Despite pandemic, St. John’s theater students find a way to continue performance

photo by: Contributed photo

St. John middle school students perform their show "Kids Today" through online conference call. The show was written by their theater director, Kasey Fewins, seen in the top left corner.

For students at St. John Catholic School, despite a global pandemic, the show must go on.

Even if it’s through an online conference call using the actors’ homes as scene backdrops, rather than using a proper stage.

When state and local agencies shut down schools and canceled many events to slow the spread of COVID-19, St. John’s middle school theater group saw the planned live performance of their show “Kids Today” canceled. Kasey Fewins, the school’s theater director, said the cancellation was a bummer, as the students had already figured out their stage blocking and were fine-tuning the show just before spring break.

Additionally, the school is K-8, meaning some of the students would miss out on their final performance before heading off to new high schools next year, she said.

“I was really upset we didn’t get to do that,” Fewins said of the canceled show. “Some of (my eighth graders) were in theater for the very first time and they weren’t going to be able to be in a production with our school.”

Instead of giving up on the play all together, the group decided to find a workaround with an online conference call production, Fewins said. It’s another example of how students and teachers in Lawrence have had to get creative with education as the COVID-19 pandemic has disrupted so many aspects of daily life.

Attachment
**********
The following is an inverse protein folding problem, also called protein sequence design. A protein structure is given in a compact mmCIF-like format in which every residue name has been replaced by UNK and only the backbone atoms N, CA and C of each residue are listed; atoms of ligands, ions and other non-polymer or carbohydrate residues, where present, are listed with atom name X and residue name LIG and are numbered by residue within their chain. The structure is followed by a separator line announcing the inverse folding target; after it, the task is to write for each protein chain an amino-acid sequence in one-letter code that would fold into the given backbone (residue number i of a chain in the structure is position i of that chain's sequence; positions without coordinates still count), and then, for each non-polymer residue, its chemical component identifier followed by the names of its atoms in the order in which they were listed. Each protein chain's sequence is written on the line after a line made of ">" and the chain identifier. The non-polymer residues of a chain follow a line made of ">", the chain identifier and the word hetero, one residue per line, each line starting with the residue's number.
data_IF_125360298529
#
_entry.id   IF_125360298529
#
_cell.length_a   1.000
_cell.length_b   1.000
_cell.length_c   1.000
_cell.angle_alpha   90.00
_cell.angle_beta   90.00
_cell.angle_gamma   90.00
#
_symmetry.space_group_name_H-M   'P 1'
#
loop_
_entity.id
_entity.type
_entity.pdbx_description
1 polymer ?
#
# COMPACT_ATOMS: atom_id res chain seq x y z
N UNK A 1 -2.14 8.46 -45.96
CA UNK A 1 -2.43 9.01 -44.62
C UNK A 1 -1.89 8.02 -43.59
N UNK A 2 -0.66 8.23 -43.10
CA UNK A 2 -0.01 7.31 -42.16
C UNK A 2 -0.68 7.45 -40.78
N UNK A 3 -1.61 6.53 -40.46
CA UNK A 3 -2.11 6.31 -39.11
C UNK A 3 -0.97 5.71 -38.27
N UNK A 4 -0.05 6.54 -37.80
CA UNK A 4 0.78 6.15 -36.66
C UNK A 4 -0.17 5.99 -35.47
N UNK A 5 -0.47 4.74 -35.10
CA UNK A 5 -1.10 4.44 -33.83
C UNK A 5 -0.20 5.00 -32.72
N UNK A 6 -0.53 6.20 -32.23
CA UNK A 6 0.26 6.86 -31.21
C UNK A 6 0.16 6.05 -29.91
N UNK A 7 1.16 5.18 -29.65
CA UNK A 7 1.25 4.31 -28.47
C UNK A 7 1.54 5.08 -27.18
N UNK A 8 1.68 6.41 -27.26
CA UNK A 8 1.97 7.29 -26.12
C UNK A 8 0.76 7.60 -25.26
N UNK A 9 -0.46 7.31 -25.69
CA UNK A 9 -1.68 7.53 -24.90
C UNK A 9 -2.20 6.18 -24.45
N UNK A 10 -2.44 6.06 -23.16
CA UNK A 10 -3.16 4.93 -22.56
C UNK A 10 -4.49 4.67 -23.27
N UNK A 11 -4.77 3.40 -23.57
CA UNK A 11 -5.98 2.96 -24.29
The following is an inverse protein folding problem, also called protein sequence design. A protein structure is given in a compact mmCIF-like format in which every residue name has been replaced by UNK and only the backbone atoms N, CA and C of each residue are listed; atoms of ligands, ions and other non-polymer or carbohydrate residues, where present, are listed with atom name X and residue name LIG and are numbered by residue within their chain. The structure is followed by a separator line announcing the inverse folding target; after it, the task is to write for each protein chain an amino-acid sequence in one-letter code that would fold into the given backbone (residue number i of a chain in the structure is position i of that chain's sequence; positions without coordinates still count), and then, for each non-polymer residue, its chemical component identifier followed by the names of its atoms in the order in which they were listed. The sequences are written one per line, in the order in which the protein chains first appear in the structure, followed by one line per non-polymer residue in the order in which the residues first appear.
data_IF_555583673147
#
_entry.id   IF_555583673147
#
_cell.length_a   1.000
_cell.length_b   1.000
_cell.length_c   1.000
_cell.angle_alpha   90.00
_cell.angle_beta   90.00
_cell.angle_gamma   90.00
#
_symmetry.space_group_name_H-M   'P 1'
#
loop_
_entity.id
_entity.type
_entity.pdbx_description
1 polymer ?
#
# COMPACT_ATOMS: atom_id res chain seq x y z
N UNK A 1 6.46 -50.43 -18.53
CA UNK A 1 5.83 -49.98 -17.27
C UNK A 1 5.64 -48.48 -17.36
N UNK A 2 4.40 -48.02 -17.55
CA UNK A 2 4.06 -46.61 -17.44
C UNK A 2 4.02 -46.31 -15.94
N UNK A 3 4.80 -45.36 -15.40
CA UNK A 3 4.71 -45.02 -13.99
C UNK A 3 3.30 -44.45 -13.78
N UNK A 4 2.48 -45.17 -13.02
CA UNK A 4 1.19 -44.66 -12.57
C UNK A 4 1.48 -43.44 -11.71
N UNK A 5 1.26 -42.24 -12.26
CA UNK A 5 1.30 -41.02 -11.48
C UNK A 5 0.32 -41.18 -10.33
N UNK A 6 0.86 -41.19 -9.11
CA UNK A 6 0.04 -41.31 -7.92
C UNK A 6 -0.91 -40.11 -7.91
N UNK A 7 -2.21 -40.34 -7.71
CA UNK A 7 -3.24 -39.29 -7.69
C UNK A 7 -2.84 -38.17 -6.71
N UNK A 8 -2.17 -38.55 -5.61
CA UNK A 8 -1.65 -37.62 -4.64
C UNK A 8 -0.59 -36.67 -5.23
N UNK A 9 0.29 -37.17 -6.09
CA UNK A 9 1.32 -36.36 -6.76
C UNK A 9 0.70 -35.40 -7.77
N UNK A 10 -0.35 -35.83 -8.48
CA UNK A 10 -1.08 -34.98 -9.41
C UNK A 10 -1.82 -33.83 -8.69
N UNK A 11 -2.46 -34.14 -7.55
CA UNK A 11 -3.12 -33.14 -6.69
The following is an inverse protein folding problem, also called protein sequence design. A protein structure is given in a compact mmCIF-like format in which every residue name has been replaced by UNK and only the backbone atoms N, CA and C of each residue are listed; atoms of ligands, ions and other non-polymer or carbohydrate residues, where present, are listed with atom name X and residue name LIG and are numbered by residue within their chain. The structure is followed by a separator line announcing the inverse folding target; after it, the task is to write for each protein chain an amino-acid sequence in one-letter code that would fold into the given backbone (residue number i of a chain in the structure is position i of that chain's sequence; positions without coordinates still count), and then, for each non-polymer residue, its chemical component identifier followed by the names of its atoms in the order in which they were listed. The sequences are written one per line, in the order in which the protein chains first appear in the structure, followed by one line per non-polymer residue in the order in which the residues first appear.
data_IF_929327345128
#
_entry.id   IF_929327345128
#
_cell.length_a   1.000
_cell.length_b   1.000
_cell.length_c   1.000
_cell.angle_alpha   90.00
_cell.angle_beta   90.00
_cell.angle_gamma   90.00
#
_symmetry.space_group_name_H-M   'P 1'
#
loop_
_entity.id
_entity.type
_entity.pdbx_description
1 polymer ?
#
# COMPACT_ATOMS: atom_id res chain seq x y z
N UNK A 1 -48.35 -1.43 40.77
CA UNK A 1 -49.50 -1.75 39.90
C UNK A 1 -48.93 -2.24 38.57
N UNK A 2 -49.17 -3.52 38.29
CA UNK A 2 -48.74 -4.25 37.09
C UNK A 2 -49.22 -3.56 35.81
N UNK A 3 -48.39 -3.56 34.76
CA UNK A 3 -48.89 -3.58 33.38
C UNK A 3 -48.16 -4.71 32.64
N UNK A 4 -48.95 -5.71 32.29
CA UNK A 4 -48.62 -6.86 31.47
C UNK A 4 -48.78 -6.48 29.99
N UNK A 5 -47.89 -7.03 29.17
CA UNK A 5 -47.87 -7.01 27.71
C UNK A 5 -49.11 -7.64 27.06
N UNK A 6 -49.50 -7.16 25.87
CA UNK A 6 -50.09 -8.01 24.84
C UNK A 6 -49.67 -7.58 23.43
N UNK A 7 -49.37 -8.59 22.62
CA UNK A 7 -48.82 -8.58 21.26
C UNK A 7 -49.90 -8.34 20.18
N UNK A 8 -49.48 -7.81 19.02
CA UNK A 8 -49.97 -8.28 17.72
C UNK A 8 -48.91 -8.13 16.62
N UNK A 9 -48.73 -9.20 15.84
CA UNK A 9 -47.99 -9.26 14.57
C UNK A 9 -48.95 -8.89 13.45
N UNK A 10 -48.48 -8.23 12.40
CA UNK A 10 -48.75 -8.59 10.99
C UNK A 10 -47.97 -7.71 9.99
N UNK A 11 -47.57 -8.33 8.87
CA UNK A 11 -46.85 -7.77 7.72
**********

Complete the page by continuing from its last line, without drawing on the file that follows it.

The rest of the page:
The idea first came to the program when Bob Newton, the theater tech adviser, suggested doing an old-fashioned radio play version of the show. But Fewins said she felt she could take it one step further using the online conference call technology that so many people have flocked to during the pandemic; this allowed the students to not only read their lines but to also be seen acting out the play.

When she took the idea to her students, they were excited. She said 15 of the 18 students chose to participate in the new format, but some decided not to participate because they were more interested in running lights and sounds for the show’s original stage production.

Fewins said she was taken aback by how many wanted to continue working on the production, noting it would take more of the students’ free time. But once they began working on it, Fewins found the students didn’t even want to end rehearsal meetings.

“I would have to say after an hour and a half, ‘OK, we’re going to log off now,'” Fewins said. “But they were so excited to have a creative outlet and something to do that’s not just school work.”

The play, which was written by Fewins and edited by the students, tells the story of a family who has grandparents coming to visit, but the children have made a mess of the house, leading the parents to complain about how unruly they are, Fewins said. But the story focuses on how parents can sometimes put a lot of pressure on their children and offers reminders that kids are “pretty awesome just the way they are,” Fewins said.

For weeks, the students rehearsed their lines and acted out their scenes from the comfort — and safety — of their own homes. They also had to overcome new challenges, such as lagging internet connections and other technical difficulties, Fewins said.

But the show did go on, and the school recently posted the recorded performance online. Fewins said she was proud of the students and the final show.

“We learned a lot about each other,” Fewins said. “And about our bedrooms and our home lives,” she joked.

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